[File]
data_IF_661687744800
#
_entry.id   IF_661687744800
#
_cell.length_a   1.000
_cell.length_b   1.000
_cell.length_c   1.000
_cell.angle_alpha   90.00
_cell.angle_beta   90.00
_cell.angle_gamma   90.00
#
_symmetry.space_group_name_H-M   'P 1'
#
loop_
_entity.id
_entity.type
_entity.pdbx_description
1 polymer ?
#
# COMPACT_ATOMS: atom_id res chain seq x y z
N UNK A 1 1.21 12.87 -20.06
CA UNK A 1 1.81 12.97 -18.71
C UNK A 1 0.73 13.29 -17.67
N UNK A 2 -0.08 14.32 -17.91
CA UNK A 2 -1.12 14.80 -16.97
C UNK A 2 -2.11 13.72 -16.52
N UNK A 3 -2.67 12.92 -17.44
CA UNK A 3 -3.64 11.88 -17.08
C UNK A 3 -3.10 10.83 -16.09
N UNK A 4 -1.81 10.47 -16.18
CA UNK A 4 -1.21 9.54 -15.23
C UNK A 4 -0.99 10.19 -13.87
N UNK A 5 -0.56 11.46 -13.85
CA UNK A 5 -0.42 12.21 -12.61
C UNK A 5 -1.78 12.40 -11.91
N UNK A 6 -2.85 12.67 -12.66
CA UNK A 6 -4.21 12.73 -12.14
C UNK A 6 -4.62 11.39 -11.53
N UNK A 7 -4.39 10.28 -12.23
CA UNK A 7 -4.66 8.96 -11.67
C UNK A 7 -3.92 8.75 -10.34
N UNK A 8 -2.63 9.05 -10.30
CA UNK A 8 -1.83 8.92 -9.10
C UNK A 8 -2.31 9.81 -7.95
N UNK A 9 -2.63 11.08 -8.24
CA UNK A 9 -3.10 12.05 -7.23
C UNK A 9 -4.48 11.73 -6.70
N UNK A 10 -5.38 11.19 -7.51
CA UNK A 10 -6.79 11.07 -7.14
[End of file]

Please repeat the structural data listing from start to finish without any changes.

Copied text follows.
data_IF_661687744800
#
_entry.id   IF_661687744800
#
_cell.length_a   1.000
_cell.length_b   1.000
_cell.length_c   1.000
_cell.angle_alpha   90.00
_cell.angle_beta   90.00
_cell.angle_gamma   90.00
#
_symmetry.space_group_name_H-M   'P 1'
#
loop_
_entity.id
_entity.type
_entity.pdbx_description
1 polymer ?
#
# COMPACT_ATOMS: atom_id res chain seq x y z
N UNK A 1 1.21 12.87 -20.06
CA UNK A 1 1.81 12.97 -18.71
C UNK A 1 0.73 13.29 -17.67
N UNK A 2 -0.08 14.32 -17.91
CA UNK A 2 -1.12 14.80 -16.97
C UNK A 2 -2.11 13.72 -16.52
N UNK A 3 -2.67 12.92 -17.44
CA UNK A 3 -3.64 11.88 -17.08
C UNK A 3 -3.10 10.83 -16.09
N UNK A 4 -1.81 10.47 -16.18
CA UNK A 4 -1.21 9.54 -15.23
C UNK A 4 -0.99 10.19 -13.87
N UNK A 5 -0.56 11.46 -13.85
CA UNK A 5 -0.42 12.21 -12.61
C UNK A 5 -1.78 12.40 -11.91
N UNK A 6 -2.85 12.67 -12.66
CA UNK A 6 -4.21 12.73 -12.14
C UNK A 6 -4.62 11.39 -11.53
N UNK A 7 -4.39 10.28 -12.23
CA UNK A 7 -4.66 8.96 -11.67
C UNK A 7 -3.92 8.75 -10.34
N UNK A 8 -2.63 9.05 -10.30
CA UNK A 8 -1.83 8.92 -9.10
C UNK A 8 -2.31 9.81 -7.95
N UNK A 9 -2.63 11.08 -8.24
CA UNK A 9 -3.10 12.05 -7.23
C UNK A 9 -4.48 11.73 -6.70
N UNK A 10 -5.38 11.19 -7.51
CA UNK A 10 -6.79 11.07 -7.14